(Left) Here's our old pal Roland Leong, center, and his driver, Johnny West, right, in the Brainerd pits. I'm not sure what they were reading/signing, and the year is impossible to tell because West drove Leong's Hawaiian Punch Dodge for several seasons, beginning in late 1985 (when he replaced Rick Johnson) through 1988, and posted a career-high fifth-place NHRA finish in 1986. I e-mailed Leong to ask him about the third guy in the pic, and Leong thinks it is the late Carl Swanson. Swanson, who lived in St. Paul, drove Al Tschida's Cheetah Funny Cars for more than a decade before retiring to Florida. (Right) Here's a guy I'll be seeing next week when I travel to Dallas: Billy Meyer. Based on the Hawaiian Tropic logo on his shirt, I’d say this photo was probably taken in 1979 or 1980 when the motivated Texan enjoyed sponsorship from the sunscreen manufacturer on his Chevy Citation Funny Cars. "Waco Willy's" Funny Car career spanned 17 years, from an impressive teenage debut in 1971 through his last car in 1988, but today's he's best known as the owner and architect of the first all-concrete dragstrip, Texas Motorplex, which will host the O’Reilly Super Start Batteries NHRA Fall Nationals presented by Castrol Syntec beginning next Thursday, and I’ll be there.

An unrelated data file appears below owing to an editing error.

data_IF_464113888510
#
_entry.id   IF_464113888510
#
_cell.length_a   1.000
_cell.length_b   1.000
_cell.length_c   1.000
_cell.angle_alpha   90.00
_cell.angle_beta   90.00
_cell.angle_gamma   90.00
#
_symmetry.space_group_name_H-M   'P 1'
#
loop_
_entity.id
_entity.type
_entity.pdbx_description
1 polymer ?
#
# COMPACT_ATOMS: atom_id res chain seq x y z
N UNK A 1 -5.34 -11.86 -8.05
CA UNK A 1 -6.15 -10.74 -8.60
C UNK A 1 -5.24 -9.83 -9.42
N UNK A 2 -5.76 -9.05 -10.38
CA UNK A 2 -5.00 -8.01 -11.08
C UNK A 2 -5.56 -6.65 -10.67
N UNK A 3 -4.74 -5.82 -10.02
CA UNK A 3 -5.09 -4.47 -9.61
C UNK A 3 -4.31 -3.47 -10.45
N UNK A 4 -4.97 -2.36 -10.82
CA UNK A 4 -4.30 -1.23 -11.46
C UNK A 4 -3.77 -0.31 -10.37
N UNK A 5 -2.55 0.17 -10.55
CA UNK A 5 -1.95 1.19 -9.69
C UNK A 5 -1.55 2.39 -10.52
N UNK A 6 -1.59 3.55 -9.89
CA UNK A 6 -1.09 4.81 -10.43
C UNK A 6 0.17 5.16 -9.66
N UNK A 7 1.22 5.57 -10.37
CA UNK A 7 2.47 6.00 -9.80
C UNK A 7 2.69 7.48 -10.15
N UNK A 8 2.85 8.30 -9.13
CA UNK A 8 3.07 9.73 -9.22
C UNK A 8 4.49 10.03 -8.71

Like Meyer, Dale Pulde got an early start in his Funny Car career, racing as a teenager in the late 1960s in Charlie Wilson's Vicious Vette and Vicious Too machines and hot and heavy through the late 1980s in more machines than I can count; today, he wheels a nostalgia Funny Car. Pulde is probably best remembered for his and Mike Hamby's decade-long successful string of War Eagle entries beginning in 1977. Well, the car wasn't able to stay branded as the War Eagle beyond 1983, when the team landed sponsorship from Miller beer. As the story goes, the Miller folks asked Pulde and Hamby to rename the car because archrival Budweiser used an eagle prominently in its logo, so the car was rechristened the Miller High Life Warrior. I can read just enough of the side of this photo to see that this is from the Miller era, with the paint scheme suggesting 1983.

And finally, here’s the world champion Chi-Town Hustler, wearing the colors of the Team Strange operation. The Hustler, with current John Force crew chief Austin Coil on wrenches and Frank Hawley behind the wheel, came out of nowhere (well, out of match race mode, at least) in 1982 and scored a stunning win at the Gatornationals. They added wins in Columbus, Ohio, and Brainerd and finished the season as world champ, then duplicated the feat the next year with Team Strange colors. Team Strange was a group of Chicago-area racers handpicked by Strange engineering owner Bob Stange that also included Chris Karamesines (Top Fuel), Don Coonce (Pro Stock), Al DaPozzo (Top Alcohol Dragster), and Fred Mandoline (Top Alcohol Funny Car) plus Larry Kopp (Comp) and Keith Lynch (Super Stock).


OK, that's the set. Thanks again to Kent for sharing. If you have some Fan Fotos you'd like to share, send  your 10 best shots to [email protected]. Please include as much info as you have (date, place, what's happening in the photo if not obvious, etc.), and I'll take it from there.

I'll catch you later this week.